WASHINGTON - Addressing civil rights activists in Selma, Ala., a year ago, Senator Barack Obama traced his "very existence" to the generosity of the Kennedy family, which he said paid for his Kenyan father to travel to America on a student scholarship and thus meet his Kansan mother.
The Camelot connection has become part of the mythology surrounding Obama's bid for the Democratic presidential nomination. After Caroline Kennedy endorsed his candidacy in January, Newsweek commentator Jonathan Alter reported that she had been struck by the extraordinary way in which "history replays itself" and by how "two generations of two families - separated by distance, culture, and wealth - can intersect in strange and wonderful ways."
It is a touching story, but the key details are either untrue or grossly oversimplified. Contrary to Obama's claims in speeches in January at American University and in Selma last year, the Kennedy family didn't fund a September 1959 airlift of 81 Kenyan students to the United States that included Obama's father.
According to historical records and interviews with participants, the Kennedys were first approached for support for the program nearly a year later, in July 1960. The family responded with a $100,000 donation, most of which went to pay for a second airlift in September 1960.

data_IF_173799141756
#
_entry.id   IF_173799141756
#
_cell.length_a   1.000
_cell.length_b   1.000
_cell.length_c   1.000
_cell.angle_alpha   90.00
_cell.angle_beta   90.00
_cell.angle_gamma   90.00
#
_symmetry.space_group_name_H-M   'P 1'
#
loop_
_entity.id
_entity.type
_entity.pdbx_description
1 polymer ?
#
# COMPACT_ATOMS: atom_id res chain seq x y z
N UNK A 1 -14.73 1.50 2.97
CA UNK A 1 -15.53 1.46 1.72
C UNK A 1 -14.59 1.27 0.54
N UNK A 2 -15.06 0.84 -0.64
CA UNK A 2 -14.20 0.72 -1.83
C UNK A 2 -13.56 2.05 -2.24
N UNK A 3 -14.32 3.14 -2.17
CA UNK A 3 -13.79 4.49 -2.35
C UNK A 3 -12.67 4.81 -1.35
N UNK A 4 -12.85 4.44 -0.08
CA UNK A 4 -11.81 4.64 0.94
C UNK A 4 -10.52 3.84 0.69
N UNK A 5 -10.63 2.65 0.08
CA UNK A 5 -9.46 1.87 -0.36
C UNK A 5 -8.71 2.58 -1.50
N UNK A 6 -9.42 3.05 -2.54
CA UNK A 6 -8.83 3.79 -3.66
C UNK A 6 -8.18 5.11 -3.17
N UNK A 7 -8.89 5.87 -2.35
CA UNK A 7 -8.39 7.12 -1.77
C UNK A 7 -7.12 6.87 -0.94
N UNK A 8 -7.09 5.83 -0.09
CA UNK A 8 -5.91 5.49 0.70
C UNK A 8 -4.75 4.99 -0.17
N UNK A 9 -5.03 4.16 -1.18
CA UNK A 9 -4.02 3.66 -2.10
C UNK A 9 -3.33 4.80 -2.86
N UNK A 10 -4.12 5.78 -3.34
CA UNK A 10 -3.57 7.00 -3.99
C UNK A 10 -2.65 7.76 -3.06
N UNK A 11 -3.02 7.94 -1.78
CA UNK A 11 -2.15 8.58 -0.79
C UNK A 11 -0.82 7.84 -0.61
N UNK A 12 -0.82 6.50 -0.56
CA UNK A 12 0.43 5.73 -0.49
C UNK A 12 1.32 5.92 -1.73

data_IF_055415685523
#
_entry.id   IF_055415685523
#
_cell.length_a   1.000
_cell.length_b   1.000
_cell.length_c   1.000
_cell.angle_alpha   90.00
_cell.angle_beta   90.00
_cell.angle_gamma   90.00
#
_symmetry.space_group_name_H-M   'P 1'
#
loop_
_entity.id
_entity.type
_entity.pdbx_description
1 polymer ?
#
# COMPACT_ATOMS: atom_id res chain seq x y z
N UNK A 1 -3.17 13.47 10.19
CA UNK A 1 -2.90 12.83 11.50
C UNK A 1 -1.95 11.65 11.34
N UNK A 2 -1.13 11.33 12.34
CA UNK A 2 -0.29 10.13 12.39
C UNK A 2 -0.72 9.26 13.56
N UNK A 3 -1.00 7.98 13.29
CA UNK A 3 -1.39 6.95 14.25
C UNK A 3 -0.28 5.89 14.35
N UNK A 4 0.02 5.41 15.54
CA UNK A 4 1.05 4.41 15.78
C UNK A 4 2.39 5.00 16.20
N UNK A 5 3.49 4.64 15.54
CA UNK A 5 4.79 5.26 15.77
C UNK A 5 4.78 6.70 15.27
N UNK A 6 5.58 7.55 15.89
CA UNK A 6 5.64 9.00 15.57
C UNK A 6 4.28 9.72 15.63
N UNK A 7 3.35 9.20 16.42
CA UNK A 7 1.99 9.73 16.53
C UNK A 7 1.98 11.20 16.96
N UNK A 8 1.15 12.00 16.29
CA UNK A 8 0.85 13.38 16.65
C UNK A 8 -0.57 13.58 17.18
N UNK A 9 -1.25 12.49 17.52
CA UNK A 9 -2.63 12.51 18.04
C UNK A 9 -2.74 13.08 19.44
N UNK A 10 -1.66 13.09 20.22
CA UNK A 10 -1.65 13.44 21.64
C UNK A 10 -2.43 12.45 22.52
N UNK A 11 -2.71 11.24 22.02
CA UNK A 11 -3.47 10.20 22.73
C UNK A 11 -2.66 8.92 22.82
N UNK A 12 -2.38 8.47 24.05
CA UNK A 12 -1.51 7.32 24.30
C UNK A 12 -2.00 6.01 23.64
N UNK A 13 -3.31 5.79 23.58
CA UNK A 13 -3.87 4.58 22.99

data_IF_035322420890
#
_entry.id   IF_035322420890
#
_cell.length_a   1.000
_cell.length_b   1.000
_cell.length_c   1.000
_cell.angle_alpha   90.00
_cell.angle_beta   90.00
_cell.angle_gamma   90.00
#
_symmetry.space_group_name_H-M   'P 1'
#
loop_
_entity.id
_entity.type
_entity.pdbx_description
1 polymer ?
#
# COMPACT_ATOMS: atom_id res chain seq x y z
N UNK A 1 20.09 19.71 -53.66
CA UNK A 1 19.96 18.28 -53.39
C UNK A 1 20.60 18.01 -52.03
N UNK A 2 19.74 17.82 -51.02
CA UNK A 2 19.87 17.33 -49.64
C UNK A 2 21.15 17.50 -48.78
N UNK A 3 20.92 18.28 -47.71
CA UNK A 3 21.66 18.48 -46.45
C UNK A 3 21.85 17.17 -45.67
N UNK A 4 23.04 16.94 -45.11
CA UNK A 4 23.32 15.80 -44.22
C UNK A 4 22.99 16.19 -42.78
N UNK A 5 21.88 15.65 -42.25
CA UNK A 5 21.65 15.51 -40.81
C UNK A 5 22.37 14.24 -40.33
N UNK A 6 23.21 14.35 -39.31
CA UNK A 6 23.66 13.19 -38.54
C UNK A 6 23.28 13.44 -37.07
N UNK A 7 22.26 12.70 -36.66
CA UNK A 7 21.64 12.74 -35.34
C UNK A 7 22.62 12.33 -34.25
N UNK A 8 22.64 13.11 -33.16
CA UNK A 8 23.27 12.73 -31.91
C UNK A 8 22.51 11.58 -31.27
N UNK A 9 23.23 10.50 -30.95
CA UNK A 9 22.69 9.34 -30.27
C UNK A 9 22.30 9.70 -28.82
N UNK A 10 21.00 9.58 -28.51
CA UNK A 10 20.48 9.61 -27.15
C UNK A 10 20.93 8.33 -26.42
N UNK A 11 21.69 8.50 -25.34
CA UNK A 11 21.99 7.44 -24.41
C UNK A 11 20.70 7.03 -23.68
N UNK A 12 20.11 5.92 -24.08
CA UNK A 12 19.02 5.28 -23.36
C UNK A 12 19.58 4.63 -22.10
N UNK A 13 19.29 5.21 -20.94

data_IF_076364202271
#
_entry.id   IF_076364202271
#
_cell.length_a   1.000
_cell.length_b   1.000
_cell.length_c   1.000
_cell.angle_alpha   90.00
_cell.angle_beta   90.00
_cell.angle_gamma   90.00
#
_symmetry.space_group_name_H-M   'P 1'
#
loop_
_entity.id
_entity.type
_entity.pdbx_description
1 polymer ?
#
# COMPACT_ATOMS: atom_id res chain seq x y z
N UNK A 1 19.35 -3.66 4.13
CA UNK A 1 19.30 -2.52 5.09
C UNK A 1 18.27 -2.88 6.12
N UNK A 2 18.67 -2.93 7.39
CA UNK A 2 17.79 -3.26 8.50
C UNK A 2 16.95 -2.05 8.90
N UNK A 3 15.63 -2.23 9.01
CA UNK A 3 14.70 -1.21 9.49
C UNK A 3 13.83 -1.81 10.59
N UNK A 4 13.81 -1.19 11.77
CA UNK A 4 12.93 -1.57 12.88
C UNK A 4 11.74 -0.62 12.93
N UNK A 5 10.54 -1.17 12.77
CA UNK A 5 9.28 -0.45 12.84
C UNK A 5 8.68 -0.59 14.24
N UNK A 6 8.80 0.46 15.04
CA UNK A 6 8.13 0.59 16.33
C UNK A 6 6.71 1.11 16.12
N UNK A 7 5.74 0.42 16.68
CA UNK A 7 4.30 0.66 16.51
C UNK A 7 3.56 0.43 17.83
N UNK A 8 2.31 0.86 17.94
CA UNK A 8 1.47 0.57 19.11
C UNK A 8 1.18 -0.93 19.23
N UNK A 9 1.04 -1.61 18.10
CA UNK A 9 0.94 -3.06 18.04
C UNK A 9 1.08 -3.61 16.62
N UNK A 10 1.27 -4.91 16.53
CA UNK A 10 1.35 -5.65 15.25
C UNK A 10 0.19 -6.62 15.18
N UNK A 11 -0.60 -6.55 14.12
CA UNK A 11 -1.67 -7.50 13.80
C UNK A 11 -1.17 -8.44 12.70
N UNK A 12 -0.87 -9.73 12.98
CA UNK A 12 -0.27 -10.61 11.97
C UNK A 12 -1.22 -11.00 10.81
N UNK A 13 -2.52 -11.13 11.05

Obama spokesman Bill Burton acknowledged yesterday that the senator from Illinois had erred in crediting the Kennedy family with a role in his father's arrival in the United States. He said the Kennedy involvement in the Kenya student program apparently "started 48 years ago, not 49 years ago as Obama has mistakenly suggested in the past."
In his speech commemorating the 42d anniversary of the Selma civil rights march, Senator Obama linked his father's arrival in the United States with the turmoil of the civil rights movement.
Although the airlift occurred before John Kennedy became president, Obama said that "folks in the White House" around President Kennedy were looking for ways to counter charges of hypocrisy and "win hearts and minds all across the world" at a time when America was "battling communism."
"So the Kennedys decided 'we're going to do an airlift,' " Obama continued. " 'We're going to go to Africa and start bringing young Africans over to this country and give them scholarships to study so they can learn what a wonderful country America is.' " His father, he said, got one of the tickets.
A more accurate version of the story would begin not with the Kennedys but with a Kenyan nationalist leader named Tom Mboya, who traveled to the United States in 1959 and 1960 to persuade thousands of Americans to support his efforts to educate a new African elite. Mboya did not approach the Kennedys for financial support until Obama Sr. was already studying in Hawaii.
During his 1959 trip to the United States, Mboya, 29, raised enough money for scholarships for 81 young Kenyans, including Obama Sr., with the help of the African-American Students Foundation.
Stephen Plotkin, an archivist at the John F. Kennedy Presidential Library in Boston, said a search of the records did not turn up any evidence that the Kennedys supported the airlift.